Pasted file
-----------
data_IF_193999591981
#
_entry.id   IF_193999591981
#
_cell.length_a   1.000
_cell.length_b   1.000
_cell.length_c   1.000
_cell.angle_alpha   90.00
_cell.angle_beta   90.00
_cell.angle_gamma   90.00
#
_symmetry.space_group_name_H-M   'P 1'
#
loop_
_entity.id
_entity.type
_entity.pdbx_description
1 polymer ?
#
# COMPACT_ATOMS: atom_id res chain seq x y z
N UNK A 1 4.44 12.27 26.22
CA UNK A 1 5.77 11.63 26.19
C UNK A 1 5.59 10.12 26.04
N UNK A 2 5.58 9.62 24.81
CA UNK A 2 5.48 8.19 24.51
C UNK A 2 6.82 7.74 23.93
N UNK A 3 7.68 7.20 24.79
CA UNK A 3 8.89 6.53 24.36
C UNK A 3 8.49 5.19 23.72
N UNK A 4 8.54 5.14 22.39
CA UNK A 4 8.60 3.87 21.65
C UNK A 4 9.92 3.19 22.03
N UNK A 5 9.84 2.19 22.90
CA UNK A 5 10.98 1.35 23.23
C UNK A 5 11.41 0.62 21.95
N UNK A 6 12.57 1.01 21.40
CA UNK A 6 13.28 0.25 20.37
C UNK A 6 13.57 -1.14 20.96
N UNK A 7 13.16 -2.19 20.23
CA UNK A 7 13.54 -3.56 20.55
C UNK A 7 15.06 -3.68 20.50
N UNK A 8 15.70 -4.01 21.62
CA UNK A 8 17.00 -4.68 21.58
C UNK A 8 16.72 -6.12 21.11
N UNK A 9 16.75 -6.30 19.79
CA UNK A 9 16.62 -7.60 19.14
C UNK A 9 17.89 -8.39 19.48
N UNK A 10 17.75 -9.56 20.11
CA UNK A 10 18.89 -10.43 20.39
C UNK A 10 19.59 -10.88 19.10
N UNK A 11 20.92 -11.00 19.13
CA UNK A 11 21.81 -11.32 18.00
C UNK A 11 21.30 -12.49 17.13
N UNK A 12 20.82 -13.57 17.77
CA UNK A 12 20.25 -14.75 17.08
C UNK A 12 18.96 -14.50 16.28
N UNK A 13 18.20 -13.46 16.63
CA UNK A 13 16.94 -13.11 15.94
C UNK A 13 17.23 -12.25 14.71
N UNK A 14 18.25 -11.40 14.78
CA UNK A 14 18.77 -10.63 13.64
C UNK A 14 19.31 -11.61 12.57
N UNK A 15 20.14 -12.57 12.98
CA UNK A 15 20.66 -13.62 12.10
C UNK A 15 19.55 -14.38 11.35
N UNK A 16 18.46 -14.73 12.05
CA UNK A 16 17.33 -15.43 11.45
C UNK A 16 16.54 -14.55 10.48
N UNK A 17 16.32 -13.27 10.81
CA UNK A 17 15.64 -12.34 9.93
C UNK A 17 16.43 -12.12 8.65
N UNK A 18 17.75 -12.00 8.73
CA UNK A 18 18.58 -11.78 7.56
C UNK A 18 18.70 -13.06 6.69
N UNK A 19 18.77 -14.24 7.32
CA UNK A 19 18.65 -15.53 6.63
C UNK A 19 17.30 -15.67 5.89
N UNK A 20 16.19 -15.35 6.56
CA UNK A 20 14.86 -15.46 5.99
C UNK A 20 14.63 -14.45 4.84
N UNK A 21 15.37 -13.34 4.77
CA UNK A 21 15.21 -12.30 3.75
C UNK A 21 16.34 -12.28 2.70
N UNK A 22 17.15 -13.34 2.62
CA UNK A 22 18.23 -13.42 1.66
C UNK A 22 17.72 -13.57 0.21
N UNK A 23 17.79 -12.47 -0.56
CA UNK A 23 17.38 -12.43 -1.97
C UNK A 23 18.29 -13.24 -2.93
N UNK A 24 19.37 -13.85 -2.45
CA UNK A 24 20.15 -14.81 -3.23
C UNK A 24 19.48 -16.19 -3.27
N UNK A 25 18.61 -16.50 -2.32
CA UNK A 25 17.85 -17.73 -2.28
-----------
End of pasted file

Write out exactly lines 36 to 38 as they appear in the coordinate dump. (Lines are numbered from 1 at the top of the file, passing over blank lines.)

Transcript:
N UNK A 6 12.57 1.01 21.40
CA UNK A 6 13.28 0.25 20.37
C UNK A 6 13.57 -1.14 20.96